What It’s Like to Live in Charleston
The air is not crisp but can tell you still
Of the rouse which may hide behind
The commons and the barren ground
That of the one we may now touch all around.
And with not superstition, but rather
The cough of an older father
Understand finally on a deeper fathom
What it’s like to live in Charleston.
Look at this, the way in which you let these uninvolved ice crystals
Form on the roof of your eye sockets.
And these, the ones you call homely and of good timing,
Attacking the down of here — attacking the up your flying—
They are the very heart you should know not of how to speak!
What are these boots I see filling up with snow?
Why do you let them do so?
Let the mountains speak for themselves, darling.
Let the winds have their way with silence only — and nothing more — and nothing less.
You are far too precious to touch these bones.
Look at you, darling!
My God! You’re trembling.
Oh, he’s so evil.
And oh, he’s so not, really.
Say no, child.
You are far too precious to be given to this, the moaning cold.
But, look here! But look, here he is! Here he comes! The Winter.
Winter’s arms have you wrapped up so very tightly you no longer know where you go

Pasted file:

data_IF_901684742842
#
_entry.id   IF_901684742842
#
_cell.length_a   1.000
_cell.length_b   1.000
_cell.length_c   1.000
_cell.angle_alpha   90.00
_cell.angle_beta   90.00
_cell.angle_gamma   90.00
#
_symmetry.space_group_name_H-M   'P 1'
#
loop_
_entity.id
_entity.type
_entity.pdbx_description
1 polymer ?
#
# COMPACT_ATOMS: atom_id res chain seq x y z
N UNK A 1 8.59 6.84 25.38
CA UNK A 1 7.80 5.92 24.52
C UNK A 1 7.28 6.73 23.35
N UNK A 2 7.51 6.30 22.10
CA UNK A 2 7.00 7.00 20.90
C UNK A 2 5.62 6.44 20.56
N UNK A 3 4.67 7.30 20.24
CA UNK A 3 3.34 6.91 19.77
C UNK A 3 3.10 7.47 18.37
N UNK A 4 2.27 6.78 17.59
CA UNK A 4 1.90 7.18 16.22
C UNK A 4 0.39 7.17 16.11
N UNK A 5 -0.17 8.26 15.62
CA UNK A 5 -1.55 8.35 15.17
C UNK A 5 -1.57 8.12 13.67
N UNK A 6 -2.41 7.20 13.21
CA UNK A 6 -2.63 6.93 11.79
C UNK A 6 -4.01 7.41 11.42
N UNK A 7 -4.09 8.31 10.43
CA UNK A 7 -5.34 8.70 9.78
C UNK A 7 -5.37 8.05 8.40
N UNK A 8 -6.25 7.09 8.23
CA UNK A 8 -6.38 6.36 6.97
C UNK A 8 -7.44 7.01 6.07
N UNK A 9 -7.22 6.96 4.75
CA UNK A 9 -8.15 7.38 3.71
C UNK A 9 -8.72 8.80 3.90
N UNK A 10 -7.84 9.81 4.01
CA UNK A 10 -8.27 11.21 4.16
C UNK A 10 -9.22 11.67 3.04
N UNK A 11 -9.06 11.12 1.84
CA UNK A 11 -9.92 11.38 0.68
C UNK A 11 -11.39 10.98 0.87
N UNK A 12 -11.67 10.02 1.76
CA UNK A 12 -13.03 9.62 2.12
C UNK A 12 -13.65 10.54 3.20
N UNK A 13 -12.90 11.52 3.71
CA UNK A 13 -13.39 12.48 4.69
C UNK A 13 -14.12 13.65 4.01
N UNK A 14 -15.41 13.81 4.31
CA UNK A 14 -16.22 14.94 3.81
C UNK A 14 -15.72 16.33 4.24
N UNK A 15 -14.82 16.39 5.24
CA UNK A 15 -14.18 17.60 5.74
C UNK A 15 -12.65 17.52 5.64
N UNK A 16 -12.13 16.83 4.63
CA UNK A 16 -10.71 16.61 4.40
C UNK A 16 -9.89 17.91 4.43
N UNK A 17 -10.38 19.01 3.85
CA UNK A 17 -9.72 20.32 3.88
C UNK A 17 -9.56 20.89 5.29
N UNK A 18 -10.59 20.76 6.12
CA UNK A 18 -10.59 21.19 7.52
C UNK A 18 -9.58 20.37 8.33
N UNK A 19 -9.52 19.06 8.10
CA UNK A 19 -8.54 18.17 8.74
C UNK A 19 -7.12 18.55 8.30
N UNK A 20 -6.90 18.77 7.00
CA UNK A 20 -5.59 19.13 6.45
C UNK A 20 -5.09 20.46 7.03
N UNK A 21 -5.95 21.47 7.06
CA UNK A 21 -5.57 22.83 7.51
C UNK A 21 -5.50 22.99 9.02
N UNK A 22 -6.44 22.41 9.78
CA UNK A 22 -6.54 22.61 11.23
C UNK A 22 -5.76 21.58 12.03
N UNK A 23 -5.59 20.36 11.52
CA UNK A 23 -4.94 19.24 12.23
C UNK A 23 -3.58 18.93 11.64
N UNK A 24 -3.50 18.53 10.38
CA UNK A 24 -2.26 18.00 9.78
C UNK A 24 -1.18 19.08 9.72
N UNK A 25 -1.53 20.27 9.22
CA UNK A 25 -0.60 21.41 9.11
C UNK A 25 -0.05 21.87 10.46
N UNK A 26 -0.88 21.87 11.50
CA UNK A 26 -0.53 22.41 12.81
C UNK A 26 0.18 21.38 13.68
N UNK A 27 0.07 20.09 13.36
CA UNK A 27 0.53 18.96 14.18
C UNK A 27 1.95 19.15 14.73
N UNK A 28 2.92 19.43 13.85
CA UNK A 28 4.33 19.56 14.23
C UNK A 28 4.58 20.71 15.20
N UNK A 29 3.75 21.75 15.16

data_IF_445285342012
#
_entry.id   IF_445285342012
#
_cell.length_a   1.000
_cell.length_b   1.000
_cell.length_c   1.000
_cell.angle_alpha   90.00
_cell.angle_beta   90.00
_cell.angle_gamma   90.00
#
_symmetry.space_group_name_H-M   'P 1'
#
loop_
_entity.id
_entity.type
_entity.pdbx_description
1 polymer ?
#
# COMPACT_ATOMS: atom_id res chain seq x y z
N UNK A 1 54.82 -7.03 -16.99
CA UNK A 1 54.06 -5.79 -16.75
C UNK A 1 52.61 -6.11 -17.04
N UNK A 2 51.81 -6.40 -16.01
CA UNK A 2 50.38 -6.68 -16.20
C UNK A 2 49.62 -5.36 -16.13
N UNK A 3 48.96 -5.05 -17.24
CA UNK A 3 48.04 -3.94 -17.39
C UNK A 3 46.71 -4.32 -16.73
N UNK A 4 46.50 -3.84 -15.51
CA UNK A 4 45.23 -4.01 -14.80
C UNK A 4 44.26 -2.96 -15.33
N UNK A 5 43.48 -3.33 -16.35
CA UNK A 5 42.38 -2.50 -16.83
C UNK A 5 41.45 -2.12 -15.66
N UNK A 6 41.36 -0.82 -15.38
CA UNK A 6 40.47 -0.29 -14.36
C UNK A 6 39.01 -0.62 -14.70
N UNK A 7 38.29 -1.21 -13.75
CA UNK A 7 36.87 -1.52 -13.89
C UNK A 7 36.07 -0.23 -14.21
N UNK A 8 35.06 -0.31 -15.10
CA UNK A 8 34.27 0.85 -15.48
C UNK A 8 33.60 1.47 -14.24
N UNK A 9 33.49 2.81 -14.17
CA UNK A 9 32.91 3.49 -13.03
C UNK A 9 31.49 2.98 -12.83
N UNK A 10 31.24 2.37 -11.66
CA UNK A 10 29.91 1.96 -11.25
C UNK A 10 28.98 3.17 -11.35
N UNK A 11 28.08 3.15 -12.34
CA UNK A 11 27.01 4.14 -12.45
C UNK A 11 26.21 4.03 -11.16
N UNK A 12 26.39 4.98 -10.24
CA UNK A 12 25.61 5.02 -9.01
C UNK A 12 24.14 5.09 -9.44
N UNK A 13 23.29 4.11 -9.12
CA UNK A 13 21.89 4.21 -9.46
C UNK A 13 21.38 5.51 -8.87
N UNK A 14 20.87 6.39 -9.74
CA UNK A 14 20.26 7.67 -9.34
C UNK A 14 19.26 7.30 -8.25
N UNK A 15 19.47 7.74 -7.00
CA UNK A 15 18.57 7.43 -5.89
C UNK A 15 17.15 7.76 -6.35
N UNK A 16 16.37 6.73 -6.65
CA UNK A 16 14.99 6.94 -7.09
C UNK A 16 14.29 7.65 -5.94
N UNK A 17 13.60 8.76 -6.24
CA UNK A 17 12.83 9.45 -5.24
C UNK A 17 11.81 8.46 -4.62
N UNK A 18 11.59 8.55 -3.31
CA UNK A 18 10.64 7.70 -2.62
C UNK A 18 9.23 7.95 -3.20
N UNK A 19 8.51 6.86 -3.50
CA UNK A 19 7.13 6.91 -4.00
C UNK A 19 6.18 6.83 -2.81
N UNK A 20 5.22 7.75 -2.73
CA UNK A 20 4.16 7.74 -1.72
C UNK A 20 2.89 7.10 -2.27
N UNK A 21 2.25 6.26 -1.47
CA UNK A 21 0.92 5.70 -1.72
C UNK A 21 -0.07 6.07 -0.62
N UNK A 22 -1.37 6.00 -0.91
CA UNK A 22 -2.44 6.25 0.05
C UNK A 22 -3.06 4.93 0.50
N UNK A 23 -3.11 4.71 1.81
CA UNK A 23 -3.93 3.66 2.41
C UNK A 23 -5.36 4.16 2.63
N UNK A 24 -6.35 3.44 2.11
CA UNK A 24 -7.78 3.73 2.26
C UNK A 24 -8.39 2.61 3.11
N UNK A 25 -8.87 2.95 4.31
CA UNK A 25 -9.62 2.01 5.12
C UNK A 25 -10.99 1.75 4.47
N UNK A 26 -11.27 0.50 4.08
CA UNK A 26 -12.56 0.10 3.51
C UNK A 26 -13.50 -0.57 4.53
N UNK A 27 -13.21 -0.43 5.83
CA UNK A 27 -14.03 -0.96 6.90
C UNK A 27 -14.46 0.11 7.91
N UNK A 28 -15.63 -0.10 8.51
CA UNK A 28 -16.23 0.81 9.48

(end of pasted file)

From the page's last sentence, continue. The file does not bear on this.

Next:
Or to whom you speak — he’s lying to you.
You’re not warm.
For lo, his hug is not so…
The flower is like its purple kiss
Beautiful and silent
Like twas laid in blankets of motherly
Essence bowing to air in breath of
and consciousness laid in everlasting motions.
So twas the night when hit its
glory figments –
and drowned the world out of all
Morgan Bradham is a nonfiction and fiction writer, artist, designer, and research scholar from North Augusta, SC. She is a senior anthropology major minoring in theater at the College of Charleston. In 2014, she received her associates degree from the University of Alaska Anchorage, where she concentrated in social sciences and the humanities. Morgan’s hobbies include hanging out with her family and friends, taking long walks, learning how to do new things, and having adventures. Creative and scholarly pursuits with interest in the human condition are what drives Morgan; she aspires to be a professional writer, professional artist and designer, director of film and theatre, and professor.